Comment Home / Interview

A Different Way

SIX QUESTIONS . . . In a sense, all my research and writing has aimed to understand how some societies came to see an irreconcilable conflict between social justice and the rights of conscience, a conflict played out especially in popular education.

Charles L. Glenn is professor of Educational Leadership and Development and former Dean of the School of Education at Boston University, where he teaches courses in education history and comparative policy. From 1970 to 1991 he was director of urban education and equity for the Massachusetts Department of Education.

In your work, what are you creating, and what are you cultivating? (In Andy Crouch's vernacular, what new culture are you making, and what good culture are you conserving and nurturing?)

Charles Glenn: In a sense, all my research and writing for a quarter of a century has been to understand how North American and Western European societies came to see an irreconcilable conflict between social justice and the rights of conscience, a conflict played out especially in popular education. I ask what remedies are possible and how they can be put in place, taking into account the distinctive accommodations in fifty different countries I have studied and written about.

Obviously, this is a not a mechanical matter but one of persuasion and indeed of encouraging a different way of understanding what true human flourishing requires and why that has come to be misunderstood. Working for policies that support faith-based and charter schools that serve the poor and promote such flourishing in thoughtful ways keeps me going.

Each book that I finish writing raises new questions for me and sends me into a period of intense thought and research (both historical and comparative) for the next book. Like the aging W.B. Yeats, I can truly say that

Never had I more
Excited, passionate, fantastical
Imagination, nor an ear and eye
That more expected the impossible . . .

Who is the "public" for your work—who is it for, and how does it affect the lives of those who engage with it?

Unlike most professors, my audience is not primarily other professors but policy-makers, leaders in civil society, and thoughtful citizens, especially in the evangelical and Catholic communities. And of course my undergraduate and graduate students, who challenge me constantly to make my thought more clear and persuasive.

Why do you do what you do?

I would like to think that it is for the glory of God, though I know that all sorts of other motivations are at work as well, some unworthy. There is also a desire to do something toward healing Western culture and society through education worthy of the name.

What skills, proficiencies, and virtues does this work develop in you?

I suppose the ability to sniff out the significance of historical documents and of educational policies and practices in many countries. I wish I were a profound thinker, like several of my friends; I suspect that my calling is to gather and publish the materials for their reflections.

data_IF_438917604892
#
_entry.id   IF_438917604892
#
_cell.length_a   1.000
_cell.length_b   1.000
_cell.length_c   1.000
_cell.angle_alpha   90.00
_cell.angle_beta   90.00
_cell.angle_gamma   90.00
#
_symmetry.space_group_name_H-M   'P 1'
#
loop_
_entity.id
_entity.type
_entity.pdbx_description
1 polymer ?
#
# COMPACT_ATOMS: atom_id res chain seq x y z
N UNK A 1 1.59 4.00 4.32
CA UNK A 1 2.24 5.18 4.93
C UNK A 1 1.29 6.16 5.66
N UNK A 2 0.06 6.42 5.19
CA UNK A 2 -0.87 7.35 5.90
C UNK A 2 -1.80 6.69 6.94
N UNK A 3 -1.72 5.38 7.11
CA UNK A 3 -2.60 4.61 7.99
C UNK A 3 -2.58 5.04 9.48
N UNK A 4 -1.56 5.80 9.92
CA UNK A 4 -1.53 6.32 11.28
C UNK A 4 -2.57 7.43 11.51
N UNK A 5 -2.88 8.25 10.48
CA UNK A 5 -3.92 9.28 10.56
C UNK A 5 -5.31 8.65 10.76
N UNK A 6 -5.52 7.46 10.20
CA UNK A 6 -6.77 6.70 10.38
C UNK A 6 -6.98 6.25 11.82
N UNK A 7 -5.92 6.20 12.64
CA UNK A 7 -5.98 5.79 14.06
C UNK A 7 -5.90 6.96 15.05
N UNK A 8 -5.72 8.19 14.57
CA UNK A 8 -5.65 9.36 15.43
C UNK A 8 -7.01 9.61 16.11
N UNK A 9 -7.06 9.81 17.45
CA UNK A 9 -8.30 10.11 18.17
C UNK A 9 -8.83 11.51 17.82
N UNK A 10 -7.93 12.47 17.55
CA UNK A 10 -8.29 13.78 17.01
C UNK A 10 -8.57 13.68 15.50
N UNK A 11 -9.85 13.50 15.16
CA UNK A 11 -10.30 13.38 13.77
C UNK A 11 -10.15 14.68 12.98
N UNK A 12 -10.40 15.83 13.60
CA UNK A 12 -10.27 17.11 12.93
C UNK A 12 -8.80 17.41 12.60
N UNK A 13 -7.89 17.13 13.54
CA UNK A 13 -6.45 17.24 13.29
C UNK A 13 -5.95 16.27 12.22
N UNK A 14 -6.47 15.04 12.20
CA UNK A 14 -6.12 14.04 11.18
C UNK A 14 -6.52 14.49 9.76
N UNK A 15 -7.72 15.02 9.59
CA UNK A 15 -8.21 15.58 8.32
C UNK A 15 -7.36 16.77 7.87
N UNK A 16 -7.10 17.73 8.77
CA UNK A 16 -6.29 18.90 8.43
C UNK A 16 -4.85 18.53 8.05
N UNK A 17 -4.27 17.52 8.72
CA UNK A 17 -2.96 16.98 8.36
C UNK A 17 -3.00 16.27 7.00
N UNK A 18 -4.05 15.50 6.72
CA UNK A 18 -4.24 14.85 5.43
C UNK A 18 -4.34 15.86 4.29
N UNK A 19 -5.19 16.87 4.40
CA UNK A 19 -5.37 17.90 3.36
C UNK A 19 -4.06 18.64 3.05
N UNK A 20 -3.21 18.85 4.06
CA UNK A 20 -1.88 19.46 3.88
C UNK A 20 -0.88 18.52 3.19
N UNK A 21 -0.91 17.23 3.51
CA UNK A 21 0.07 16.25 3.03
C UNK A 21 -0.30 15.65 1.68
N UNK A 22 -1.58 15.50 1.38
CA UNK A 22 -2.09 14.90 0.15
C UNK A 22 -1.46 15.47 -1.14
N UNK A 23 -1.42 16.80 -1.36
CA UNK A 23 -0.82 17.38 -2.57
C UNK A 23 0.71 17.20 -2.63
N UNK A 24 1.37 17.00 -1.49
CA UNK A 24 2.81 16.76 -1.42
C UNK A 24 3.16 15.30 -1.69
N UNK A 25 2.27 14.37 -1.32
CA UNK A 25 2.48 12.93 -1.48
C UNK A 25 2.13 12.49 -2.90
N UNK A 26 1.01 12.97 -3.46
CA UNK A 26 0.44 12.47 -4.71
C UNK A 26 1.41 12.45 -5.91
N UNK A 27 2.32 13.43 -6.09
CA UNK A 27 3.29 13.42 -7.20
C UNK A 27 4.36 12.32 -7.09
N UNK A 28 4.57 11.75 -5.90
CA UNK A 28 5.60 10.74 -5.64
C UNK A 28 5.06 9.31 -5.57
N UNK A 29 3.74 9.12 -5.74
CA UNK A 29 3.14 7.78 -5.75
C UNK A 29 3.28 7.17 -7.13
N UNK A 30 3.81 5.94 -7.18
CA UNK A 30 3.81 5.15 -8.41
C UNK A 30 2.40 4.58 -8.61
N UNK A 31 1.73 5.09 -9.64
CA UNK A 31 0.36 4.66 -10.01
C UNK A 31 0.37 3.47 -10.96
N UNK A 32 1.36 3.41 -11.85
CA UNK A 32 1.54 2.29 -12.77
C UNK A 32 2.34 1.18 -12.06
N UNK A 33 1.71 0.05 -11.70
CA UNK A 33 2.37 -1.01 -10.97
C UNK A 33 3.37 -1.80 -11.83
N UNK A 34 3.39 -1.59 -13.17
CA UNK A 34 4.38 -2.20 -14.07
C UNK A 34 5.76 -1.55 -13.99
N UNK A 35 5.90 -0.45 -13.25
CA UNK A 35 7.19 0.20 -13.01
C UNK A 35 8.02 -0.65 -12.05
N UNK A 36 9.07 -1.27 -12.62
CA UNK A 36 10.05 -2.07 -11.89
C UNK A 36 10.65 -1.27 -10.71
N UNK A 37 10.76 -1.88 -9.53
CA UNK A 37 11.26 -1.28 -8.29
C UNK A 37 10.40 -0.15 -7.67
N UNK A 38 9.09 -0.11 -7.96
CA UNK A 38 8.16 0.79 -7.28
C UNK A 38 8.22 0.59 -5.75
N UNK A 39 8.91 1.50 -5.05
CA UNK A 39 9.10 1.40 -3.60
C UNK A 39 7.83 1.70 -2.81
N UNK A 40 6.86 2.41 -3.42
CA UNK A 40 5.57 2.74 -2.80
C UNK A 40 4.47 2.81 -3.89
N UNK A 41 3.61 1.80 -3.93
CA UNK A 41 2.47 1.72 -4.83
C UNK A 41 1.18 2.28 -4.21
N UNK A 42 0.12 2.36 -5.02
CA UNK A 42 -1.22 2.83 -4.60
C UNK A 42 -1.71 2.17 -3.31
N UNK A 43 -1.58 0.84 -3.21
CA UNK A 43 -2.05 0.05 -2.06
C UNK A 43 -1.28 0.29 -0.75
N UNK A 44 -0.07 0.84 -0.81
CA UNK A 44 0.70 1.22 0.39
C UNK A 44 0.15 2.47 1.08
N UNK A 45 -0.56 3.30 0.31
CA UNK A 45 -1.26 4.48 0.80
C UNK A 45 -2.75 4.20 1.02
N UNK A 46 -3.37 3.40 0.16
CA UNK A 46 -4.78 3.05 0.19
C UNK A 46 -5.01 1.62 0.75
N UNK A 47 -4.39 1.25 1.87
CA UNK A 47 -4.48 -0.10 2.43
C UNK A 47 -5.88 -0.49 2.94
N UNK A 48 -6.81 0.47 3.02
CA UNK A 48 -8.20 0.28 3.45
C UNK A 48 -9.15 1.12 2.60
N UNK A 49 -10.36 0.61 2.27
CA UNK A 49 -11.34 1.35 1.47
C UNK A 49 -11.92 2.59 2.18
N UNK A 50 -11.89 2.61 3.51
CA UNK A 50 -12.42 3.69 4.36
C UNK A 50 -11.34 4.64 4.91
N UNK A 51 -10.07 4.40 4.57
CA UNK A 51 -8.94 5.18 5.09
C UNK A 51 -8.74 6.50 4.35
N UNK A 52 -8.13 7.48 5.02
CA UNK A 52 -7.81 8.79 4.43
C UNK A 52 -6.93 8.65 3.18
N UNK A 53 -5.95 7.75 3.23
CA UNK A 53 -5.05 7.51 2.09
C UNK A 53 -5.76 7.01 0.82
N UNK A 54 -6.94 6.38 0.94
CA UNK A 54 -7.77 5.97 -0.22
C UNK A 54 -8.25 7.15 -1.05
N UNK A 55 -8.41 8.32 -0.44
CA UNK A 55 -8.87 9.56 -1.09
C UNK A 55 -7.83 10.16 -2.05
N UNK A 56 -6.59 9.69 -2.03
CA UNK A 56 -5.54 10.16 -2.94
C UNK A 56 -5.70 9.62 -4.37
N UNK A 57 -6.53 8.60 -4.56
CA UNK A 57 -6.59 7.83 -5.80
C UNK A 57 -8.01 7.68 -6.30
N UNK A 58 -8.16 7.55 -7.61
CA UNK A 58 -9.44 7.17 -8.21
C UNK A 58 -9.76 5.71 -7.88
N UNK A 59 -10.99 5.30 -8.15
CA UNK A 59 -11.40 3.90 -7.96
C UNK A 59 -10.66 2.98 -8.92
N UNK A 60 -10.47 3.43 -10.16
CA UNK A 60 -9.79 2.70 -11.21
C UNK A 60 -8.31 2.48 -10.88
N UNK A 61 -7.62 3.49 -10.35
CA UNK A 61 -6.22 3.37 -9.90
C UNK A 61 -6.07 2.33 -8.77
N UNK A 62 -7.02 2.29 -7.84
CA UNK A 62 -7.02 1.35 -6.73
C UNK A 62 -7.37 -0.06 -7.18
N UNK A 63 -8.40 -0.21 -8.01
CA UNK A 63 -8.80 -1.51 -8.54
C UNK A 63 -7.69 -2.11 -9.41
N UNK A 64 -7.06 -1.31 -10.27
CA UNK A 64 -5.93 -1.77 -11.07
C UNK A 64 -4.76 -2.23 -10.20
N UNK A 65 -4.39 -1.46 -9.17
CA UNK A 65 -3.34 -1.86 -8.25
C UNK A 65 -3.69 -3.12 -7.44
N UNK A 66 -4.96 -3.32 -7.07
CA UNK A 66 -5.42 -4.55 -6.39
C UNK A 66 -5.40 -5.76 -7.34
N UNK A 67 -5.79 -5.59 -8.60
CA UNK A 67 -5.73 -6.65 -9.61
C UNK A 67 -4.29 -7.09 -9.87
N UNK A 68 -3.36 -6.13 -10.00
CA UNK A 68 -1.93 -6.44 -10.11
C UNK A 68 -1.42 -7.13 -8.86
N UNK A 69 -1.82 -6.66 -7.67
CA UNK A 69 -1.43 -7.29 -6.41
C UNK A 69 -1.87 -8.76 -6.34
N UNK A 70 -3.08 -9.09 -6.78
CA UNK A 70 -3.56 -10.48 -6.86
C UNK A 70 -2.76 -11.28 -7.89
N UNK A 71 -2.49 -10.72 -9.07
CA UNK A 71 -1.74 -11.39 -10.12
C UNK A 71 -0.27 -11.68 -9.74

What do you do for fun?

Spend time with my wife, seven children, and five grandchildren; drink wine and talk with friends in Europe; kayak on our lake in New Hampshire; read history; listen to Baroque music; bicycle to work; play with our dogs.

Editor's note: By "six questions," today, we meant "five questions."

Help us spread the word:
Charles Glenn Charles Glenn
Charles L. Glenn is professor of Educational Leadership and Development and former Dean of the School of Education at Boston University. ... read more »

Posted in Education, Justice, Vocation.

Subscribe to the Comment Weekly Newsletter
Comment's online articles serve as bridges between print issues. Get an email in your inbox every Friday, so you don't miss out.
  • Stay up-to-date and informed
  • Only one concise digest email per week
  • We will never share your email address. No Spam!
We will never sell or rent your email address. Your privacy is important to us

Related Articles

We'd love to hear your comments. Tell us what you think of this article! We'll use the best comments in Comment's print edition, and top commenters each month will receive a free, signed copy of our editor's recent book: Discipleship in the Present Tense.

Copyright © 1974-2014 Cardus. All Rights Reserved.


  1. Public Health and the Common Good

    October 16, 2014 | Matthew Loftus

    While the Church speaks out against abortion and euthanasia, it lags in creating a culture that supports the most vulnerable unwed mothers or fosters good end-of-life decision-m...


  1. Zero to What, Zero to Where?

    October 30, 2014 | Peter Boumgarden

    The number of students interested in entrepreneurship is shooting up drastically. So what kinds of startups are they pursuing? And which should we invest in?
  2. Beyond "Engagement": The Next Conversation We Need About Politics

    May 1, 2014 | James K.A. Smith

    Looking elsewhere for the robust embrace of politics that will speak today—to our time and place and audience.

Cardus Blog

  1. The Imagination: Free, but Everywhere in Chains

    October 30, 2014 | Doug Sikkema

    How might we imagine something new? How might we even begin? This question has been on my mind since I read Jonathan Kay’s extraordinary piece on Jang Jin-Sung, a def...
  2. Canada: Back to Normal

    October 27, 2014 | Peter Stockland

    Normalcy seemed to make a quick Canadian comeback last week when CBC Radio convened a media panel to discuss how well the media covered the Oct. 22 attack on Parliament Hill. T...

Print Issue

  1. September 2014: Cracks in the Secular
    Comment Magazine - Cracks in the Secular An injection of hope: the fall issue of Comment will seriously challenge and confront the attempt of some to reconfigure North American public life in a way that diminishes and ...
Comment on iPad